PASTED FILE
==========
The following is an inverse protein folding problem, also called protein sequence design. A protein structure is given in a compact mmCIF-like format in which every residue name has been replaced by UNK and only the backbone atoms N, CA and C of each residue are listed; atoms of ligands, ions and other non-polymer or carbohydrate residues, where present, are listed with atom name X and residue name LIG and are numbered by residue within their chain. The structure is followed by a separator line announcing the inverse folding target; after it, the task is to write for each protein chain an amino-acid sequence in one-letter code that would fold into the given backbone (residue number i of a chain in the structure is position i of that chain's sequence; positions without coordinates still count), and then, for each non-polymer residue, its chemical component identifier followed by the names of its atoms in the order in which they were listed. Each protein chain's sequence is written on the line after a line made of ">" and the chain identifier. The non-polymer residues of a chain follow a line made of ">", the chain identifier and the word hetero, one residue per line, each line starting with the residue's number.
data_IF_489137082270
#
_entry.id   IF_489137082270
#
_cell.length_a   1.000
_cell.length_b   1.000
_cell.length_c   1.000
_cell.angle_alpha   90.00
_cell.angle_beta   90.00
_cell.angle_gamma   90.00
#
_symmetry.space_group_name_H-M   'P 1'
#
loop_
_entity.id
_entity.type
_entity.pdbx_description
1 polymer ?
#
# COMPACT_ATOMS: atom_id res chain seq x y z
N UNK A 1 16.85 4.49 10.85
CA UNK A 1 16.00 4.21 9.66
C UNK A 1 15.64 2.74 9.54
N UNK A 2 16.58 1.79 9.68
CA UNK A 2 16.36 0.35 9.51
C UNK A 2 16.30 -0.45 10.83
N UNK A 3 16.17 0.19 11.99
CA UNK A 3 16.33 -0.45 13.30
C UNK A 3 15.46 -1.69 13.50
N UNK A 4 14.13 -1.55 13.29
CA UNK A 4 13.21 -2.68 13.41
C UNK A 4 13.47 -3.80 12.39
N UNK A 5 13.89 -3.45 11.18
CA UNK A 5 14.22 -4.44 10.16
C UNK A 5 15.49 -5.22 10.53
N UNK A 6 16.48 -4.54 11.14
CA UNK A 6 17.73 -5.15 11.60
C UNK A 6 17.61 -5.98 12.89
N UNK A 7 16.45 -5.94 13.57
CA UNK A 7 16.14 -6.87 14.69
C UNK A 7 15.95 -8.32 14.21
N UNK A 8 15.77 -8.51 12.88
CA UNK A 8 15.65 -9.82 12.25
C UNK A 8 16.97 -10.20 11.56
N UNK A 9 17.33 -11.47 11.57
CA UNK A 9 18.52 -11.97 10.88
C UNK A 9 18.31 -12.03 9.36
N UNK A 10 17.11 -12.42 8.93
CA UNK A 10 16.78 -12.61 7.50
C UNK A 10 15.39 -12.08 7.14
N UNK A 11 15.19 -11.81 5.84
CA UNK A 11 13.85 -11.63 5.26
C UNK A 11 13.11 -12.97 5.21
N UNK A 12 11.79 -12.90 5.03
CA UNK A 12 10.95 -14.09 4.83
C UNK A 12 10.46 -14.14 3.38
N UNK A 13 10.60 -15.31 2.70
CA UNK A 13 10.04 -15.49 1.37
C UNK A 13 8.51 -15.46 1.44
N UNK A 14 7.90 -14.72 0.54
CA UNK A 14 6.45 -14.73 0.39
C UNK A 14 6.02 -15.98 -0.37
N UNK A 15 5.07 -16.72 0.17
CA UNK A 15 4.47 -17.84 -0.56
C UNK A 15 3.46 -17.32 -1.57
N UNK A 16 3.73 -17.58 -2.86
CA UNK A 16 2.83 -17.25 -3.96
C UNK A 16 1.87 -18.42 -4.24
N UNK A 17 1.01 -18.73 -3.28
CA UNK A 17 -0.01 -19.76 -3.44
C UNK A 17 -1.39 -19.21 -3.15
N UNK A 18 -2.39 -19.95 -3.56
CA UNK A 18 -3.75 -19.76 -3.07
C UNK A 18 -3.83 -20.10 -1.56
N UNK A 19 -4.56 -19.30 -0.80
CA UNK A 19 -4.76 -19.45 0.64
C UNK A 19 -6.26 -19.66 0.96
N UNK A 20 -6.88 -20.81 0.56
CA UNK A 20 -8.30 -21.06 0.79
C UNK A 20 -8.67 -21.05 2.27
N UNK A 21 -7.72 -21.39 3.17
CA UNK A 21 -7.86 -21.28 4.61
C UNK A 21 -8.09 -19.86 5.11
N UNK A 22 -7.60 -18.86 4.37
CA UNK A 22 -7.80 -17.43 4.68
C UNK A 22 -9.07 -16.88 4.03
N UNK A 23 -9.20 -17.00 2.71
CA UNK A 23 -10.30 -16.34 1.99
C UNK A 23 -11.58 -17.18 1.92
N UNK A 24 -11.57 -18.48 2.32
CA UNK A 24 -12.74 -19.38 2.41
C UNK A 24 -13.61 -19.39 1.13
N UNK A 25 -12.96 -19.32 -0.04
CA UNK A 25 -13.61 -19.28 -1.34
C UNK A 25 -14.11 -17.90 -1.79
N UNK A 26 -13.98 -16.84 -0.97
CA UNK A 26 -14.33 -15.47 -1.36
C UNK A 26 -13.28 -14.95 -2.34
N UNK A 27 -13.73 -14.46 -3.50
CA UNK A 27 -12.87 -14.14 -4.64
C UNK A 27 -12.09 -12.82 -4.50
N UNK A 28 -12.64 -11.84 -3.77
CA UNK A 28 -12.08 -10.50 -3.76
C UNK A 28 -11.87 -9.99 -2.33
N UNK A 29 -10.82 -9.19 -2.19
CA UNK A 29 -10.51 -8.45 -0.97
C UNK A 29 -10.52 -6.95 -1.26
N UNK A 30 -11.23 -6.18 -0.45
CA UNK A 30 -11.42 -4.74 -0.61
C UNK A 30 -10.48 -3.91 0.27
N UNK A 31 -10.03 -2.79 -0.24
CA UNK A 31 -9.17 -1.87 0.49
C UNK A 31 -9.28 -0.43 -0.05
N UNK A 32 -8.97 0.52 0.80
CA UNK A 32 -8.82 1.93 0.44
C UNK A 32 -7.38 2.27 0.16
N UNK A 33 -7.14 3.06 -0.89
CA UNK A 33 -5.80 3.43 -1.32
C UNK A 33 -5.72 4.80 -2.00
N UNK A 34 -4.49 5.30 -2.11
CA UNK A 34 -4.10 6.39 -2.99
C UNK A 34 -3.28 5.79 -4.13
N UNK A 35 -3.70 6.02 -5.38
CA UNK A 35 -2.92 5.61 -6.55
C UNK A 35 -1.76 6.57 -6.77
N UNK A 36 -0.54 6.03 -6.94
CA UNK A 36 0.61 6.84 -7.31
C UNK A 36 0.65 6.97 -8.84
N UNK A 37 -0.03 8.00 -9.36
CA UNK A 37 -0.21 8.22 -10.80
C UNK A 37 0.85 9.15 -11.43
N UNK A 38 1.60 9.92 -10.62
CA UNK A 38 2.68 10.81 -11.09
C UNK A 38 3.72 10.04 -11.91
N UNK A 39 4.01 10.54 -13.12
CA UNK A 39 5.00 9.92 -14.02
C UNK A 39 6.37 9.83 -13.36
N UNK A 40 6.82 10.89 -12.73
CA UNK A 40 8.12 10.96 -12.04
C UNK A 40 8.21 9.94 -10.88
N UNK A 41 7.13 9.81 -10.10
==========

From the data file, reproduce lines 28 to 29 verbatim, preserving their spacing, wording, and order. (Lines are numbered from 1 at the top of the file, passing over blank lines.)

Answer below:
N UNK A 3 16.17 0.19 11.99
CA UNK A 3 16.33 -0.45 13.30